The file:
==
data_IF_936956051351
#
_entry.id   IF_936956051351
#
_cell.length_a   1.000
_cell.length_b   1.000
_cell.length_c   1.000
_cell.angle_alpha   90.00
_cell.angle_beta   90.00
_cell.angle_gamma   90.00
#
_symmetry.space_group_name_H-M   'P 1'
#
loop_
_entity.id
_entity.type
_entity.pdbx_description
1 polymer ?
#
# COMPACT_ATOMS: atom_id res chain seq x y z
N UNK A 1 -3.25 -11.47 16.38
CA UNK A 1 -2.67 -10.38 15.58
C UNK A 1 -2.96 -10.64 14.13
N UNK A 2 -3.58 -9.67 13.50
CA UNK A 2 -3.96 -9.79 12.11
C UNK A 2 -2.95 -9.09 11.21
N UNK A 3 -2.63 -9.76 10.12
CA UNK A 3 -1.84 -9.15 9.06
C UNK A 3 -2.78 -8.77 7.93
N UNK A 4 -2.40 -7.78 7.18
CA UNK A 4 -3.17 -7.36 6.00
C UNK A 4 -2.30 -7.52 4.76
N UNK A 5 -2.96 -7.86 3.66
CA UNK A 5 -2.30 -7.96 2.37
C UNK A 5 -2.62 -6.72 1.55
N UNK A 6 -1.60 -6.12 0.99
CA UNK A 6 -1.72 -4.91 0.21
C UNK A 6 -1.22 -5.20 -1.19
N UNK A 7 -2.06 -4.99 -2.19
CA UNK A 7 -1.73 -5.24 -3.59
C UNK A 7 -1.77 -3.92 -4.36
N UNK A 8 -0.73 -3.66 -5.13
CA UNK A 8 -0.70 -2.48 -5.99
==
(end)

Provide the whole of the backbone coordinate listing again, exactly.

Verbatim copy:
data_IF_936956051351
#
_entry.id   IF_936956051351
#
_cell.length_a   1.000
_cell.length_b   1.000
_cell.length_c   1.000
_cell.angle_alpha   90.00
_cell.angle_beta   90.00
_cell.angle_gamma   90.00
#
_symmetry.space_group_name_H-M   'P 1'
#
loop_
_entity.id
_entity.type
_entity.pdbx_description
1 polymer ?
#
# COMPACT_ATOMS: atom_id res chain seq x y z
N UNK A 1 -3.25 -11.47 16.38
CA UNK A 1 -2.67 -10.38 15.58
C UNK A 1 -2.96 -10.64 14.13
N UNK A 2 -3.58 -9.67 13.50
CA UNK A 2 -3.96 -9.79 12.11
C UNK A 2 -2.95 -9.09 11.21
N UNK A 3 -2.63 -9.76 10.12
CA UNK A 3 -1.84 -9.15 9.06
C UNK A 3 -2.78 -8.77 7.93
N UNK A 4 -2.40 -7.78 7.18
CA UNK A 4 -3.17 -7.36 6.00
C UNK A 4 -2.30 -7.52 4.76
N UNK A 5 -2.96 -7.86 3.66
CA UNK A 5 -2.30 -7.96 2.37
C UNK A 5 -2.62 -6.72 1.55
N UNK A 6 -1.60 -6.12 0.99
CA UNK A 6 -1.72 -4.91 0.21
C UNK A 6 -1.22 -5.20 -1.19
N UNK A 7 -2.06 -4.99 -2.19
CA UNK A 7 -1.73 -5.24 -3.59
C UNK A 7 -1.77 -3.92 -4.36
N UNK A 8 -0.73 -3.66 -5.13
CA UNK A 8 -0.70 -2.48 -5.99